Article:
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In February 1993 we spent a few days with friends in the southern German town of Rottweil on the edge of the Black Forest (Rottweil is famous for the dog breed of the same name). The beginning of Lent is celebrated in Germany a lot like its celebrated in New Orleans; Mardi Gras style. Over there its called Fasching. Lots of cities and towns have parades and all kinds of celebrations all through the weeks leading up to Ash Wednesday. The Rottweil Fasching parade is called the Narrensprung, or Fool's Jump, and its unique. It's named after the little hop-step that the marchers use to make the bells they wear ring loudly. Some of the bell sets weigh over 50 pounds! With hundreds of marchers wearing bells and hopping, the sound is incredible!

The Crew Watching the Parade
Clowns and Jesters Lead The Parade

The parade in Rottweil starts early (around 7am) so the three families booked a bunch of rooms in a gasthof in Rottweil and drove down the night before so we would be ready in the morning. We ate at a chinese restaurant in town the night before, and went to bed early to prepare for the early rise. It had been snowing all day so the drive to the restaurant and back was an adventure, to say the least!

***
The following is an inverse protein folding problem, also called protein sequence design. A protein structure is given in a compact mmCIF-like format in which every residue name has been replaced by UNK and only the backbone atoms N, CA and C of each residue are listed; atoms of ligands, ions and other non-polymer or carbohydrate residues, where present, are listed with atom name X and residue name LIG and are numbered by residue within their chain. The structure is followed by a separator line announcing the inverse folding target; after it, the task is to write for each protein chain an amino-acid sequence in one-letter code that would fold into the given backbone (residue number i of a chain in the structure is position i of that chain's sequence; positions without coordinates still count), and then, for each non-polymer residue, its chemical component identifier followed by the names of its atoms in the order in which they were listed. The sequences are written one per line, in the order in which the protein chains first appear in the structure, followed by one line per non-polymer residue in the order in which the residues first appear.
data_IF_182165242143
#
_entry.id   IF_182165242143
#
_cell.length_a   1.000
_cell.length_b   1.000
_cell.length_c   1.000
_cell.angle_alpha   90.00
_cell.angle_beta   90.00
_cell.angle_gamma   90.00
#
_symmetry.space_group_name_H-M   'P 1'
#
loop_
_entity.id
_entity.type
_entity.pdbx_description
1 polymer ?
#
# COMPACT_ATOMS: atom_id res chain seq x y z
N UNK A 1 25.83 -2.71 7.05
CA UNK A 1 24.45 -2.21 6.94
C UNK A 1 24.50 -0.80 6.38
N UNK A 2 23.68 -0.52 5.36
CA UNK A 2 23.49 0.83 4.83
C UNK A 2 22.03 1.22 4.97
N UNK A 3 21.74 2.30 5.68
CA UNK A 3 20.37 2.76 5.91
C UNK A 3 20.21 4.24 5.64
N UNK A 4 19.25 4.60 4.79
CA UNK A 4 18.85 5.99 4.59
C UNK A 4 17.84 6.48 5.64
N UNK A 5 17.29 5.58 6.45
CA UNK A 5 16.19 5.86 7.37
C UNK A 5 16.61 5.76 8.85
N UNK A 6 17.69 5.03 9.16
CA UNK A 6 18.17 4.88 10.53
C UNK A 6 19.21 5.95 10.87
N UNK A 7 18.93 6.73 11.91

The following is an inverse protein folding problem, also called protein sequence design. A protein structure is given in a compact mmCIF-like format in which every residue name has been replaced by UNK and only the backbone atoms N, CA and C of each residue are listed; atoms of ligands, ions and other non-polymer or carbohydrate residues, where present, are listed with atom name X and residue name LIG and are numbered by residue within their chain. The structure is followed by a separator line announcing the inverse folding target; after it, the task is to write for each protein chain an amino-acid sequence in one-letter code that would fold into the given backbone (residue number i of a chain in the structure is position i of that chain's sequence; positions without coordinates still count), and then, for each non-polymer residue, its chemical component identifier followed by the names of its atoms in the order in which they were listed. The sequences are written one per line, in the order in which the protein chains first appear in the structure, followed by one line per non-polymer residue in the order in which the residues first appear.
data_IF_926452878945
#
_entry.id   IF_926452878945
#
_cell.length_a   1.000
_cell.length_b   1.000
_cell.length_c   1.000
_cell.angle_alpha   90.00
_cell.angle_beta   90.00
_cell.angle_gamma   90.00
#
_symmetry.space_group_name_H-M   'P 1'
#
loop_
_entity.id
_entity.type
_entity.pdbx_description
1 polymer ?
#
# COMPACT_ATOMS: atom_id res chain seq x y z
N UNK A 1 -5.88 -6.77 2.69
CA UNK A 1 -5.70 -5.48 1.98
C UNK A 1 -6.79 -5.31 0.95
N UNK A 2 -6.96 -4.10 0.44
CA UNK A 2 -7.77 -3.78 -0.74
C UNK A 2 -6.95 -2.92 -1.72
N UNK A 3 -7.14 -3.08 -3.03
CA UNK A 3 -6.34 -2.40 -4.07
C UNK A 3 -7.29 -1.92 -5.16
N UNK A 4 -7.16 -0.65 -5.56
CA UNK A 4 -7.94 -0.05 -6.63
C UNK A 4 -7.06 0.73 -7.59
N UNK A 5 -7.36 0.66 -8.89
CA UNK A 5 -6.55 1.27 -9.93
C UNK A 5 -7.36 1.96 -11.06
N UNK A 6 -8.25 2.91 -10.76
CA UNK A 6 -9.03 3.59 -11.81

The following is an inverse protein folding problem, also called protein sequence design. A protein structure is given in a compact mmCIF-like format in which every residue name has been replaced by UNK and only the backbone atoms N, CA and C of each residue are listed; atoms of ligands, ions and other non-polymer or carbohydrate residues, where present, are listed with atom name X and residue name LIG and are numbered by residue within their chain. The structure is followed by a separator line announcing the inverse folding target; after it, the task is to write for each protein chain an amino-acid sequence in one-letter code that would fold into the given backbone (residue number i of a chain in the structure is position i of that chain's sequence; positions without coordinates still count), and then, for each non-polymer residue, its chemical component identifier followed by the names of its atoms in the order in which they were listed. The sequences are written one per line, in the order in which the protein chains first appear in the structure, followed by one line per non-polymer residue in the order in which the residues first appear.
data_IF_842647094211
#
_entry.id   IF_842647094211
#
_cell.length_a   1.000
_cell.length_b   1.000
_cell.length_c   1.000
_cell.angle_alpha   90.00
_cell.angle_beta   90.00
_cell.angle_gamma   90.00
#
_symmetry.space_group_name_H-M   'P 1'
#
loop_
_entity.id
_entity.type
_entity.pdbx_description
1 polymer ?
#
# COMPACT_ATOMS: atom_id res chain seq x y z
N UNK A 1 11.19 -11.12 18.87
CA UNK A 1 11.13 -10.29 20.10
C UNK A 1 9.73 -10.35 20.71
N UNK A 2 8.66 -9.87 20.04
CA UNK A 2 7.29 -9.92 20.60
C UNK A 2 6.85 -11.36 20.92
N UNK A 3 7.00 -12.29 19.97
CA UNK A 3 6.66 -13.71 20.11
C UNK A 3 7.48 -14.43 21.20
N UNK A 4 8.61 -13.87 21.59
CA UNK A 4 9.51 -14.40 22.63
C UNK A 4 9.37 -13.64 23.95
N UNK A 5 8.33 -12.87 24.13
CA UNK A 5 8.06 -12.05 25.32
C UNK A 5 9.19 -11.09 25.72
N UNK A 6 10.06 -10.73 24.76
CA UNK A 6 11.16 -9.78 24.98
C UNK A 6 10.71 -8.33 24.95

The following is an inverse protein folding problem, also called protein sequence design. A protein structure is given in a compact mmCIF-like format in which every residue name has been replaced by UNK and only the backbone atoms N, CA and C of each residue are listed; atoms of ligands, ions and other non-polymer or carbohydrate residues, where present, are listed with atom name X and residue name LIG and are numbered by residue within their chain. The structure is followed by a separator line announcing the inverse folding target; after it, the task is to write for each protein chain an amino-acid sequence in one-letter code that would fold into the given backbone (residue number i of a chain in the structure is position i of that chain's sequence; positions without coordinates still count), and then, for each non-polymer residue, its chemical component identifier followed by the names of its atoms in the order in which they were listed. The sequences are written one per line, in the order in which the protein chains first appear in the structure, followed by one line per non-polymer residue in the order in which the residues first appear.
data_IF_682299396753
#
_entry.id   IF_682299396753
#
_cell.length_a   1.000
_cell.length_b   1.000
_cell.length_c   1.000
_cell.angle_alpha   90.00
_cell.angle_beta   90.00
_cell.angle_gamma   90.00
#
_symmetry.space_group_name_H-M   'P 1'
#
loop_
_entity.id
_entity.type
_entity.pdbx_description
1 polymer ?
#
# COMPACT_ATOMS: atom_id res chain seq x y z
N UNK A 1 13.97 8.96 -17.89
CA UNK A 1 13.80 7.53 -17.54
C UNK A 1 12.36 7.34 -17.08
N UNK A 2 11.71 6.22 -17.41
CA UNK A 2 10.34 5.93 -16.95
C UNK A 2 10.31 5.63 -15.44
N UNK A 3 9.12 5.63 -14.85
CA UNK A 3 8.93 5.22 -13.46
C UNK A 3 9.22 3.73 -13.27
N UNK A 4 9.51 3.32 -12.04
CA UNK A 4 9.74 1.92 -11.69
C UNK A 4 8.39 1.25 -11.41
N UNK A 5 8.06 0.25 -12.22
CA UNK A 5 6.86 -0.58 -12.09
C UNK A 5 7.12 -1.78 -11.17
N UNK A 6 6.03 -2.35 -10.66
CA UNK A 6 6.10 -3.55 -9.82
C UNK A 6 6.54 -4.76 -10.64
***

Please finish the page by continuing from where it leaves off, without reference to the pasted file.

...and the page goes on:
There are only seven types of masks and costumes used in the Narrensprung, although there are thousands of marchers. The first part of the parade has brass bands and clowns carrying feather dusters. They skip along tickling people and trying to steal hats. After that comes the Fasching marchers in the costumes, thousands and thousands of them. I got some great video of them, and the video has the sound as well as the sight. These photos don't do the full experience justice!

A Narrensprung Masked Marcher
Narrensprung Masked Marchers

After the Narrensprung was finished, we drove to nearby Schramberg, where comical boat races were held down the river that runs through the center of town. Pretty strange to see these home-made things that are supposed to float go shooting down the culvert-style river that passes through the town below street level. People stand on the bridges and sides of the street and look down into the man-made canyon that the river flows through, as the boats come careening down the river, smashing into the walls and breaking apart. A net at the end catches the pieces of boats (and people) so they don't go over the waterfall.

Watching the Boat Rases in Schramberg



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